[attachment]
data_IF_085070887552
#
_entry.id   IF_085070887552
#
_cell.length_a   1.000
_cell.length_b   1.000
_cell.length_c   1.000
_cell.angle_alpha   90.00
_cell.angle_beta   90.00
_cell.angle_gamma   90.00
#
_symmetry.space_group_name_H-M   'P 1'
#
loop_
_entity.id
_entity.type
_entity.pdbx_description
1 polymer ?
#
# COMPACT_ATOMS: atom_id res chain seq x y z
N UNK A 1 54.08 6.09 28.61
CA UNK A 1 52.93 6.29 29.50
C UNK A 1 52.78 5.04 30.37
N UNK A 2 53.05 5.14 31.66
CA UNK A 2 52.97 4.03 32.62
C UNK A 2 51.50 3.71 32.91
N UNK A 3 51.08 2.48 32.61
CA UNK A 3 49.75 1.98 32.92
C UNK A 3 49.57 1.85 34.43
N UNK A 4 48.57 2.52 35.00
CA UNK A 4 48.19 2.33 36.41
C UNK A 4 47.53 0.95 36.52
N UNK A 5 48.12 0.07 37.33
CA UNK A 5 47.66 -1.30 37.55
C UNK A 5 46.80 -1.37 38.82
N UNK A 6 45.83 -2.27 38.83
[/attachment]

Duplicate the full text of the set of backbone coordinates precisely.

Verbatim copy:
data_IF_085070887552
#
_entry.id   IF_085070887552
#
_cell.length_a   1.000
_cell.length_b   1.000
_cell.length_c   1.000
_cell.angle_alpha   90.00
_cell.angle_beta   90.00
_cell.angle_gamma   90.00
#
_symmetry.space_group_name_H-M   'P 1'
#
loop_
_entity.id
_entity.type
_entity.pdbx_description
1 polymer ?
#
# COMPACT_ATOMS: atom_id res chain seq x y z
N UNK A 1 54.08 6.09 28.61
CA UNK A 1 52.93 6.29 29.50
C UNK A 1 52.78 5.04 30.37
N UNK A 2 53.05 5.14 31.66
CA UNK A 2 52.97 4.03 32.62
C UNK A 2 51.50 3.71 32.91
N UNK A 3 51.08 2.48 32.61
CA UNK A 3 49.75 1.98 32.92
C UNK A 3 49.57 1.85 34.43
N UNK A 4 48.57 2.52 35.00
CA UNK A 4 48.19 2.33 36.41
C UNK A 4 47.53 0.95 36.52
N UNK A 5 48.12 0.07 37.33
CA UNK A 5 47.66 -1.30 37.55
C UNK A 5 46.80 -1.37 38.82
N UNK A 6 45.83 -2.27 38.83